Abilene Christian University releases results of Y2K
For immediate release
March 15, 1999
Abilene, TX - Abilene Christian University completed its
first campus-wide, Year 2000 compliance test this past
weekend and not only validated concerns about the pending
technology issue, but also verified confidences that
problems can be remedied.
The Information Technology area (IT) of ACU conducted a
variety of date rollover tests that exercised computer
hardware and software systems. The intention was to simulate
exactly the events and tasks that would occur when the real
Dates tested during this past weekend were Sept. 8-9,
1999; Dec. 31, 1999, through Jan. 1, 2000; and Feb. 28,
2000, through March 1, 2000. Items tested included most of
the core network hardware and software, the primary campus
identification card system (Diebold Incorporated's ICAMS),
and Microsoft Corporation's Windows NT network operating
Most tests proved that processing would occur normally
through the dates exercised.
"We were very pleased that we didn't find many problems,"
said Jeff Leving, manager of ACU's systems and operations.
"It is especially gratifying that the many efforts put in by
the IT staff up to this point to correct Y2K problems seem
to have paid off."
Bob Nevill, manager of ACU's computer and network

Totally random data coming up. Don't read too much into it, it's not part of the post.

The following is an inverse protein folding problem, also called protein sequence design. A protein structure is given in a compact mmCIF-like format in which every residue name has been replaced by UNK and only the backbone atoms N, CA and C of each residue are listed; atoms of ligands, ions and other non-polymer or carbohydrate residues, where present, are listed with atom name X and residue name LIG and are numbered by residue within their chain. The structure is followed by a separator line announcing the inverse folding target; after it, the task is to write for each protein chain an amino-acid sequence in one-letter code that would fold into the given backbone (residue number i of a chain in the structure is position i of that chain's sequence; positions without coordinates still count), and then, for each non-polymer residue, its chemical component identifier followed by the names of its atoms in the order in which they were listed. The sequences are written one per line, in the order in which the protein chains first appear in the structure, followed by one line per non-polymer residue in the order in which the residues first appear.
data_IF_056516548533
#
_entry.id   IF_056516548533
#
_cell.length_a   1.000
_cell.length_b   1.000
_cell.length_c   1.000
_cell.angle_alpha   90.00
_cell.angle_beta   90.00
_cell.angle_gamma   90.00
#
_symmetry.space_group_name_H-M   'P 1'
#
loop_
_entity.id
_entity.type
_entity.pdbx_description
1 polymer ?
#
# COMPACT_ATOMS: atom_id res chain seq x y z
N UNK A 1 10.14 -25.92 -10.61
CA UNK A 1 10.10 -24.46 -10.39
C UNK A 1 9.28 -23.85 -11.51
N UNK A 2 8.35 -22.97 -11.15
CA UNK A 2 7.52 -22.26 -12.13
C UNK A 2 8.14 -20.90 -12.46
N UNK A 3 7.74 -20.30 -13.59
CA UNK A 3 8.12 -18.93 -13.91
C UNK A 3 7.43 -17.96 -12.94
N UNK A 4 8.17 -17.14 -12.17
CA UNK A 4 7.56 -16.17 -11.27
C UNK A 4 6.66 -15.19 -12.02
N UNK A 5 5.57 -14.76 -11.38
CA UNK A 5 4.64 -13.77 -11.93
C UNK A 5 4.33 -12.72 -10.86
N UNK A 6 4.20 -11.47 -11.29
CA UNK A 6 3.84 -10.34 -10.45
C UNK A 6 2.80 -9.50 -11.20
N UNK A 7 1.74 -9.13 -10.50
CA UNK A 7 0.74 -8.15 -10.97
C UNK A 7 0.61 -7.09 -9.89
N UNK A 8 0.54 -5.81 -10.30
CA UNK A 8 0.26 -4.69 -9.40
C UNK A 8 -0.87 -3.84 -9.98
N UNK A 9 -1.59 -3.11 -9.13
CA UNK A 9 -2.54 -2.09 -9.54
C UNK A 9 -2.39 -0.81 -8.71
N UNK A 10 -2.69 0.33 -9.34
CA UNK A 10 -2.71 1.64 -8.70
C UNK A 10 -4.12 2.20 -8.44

services, indicated that all FORE Systems networking
electronic devices tested okay for Y2K compliance as well as
the campus-wide telephone switch.
Yet, along with the successes, there were some rough
spots. When several systems were advanced to 11:50 p.m. on
Dec. 31, 1999, a Windows NT clock application became
"We saw the clock shift back an hour to 10:50 p.m. after
the system was started," said April Sims, ACU's systems
This problem may have been attributed to the large jump
in the time setting itself, she added.
A significant anomaly was confirmed with Microsoft's
Windows 95 operating system. Prevalent on the ACU network,
one version of this product fails to provide "leap day"
(Feb. 29, 2000) at all.
ACU's computer support specialist Darrell Fauvel said
this was a known issue prior to the testing and plans are
being made to correct the problem in the next several
months. This can be accomplished with a software fix
provided by Microsoft. The fix has been tested and is just a
matter of getting it applied to the needed computers.
Jim Trietsch, ACU's information technology director,
indicated several more test periods will be exercised before
the end of the calendar year. There are remaining Y2K issues
with the following campus systems: long distance billing,
Internet connections, voice mail systems and the modem pool
equipment. These systems will be upgraded and tested as
vendors release the required Y2K software solutions.
Trietsch said, "Our mission includes providing reliable
technologies for the ACU community. Testing and correcting
technology components involved in the Year 2000 issues are
tasks vital to that mission during the rest of 1999 and well
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- Last update: March 22, 1999
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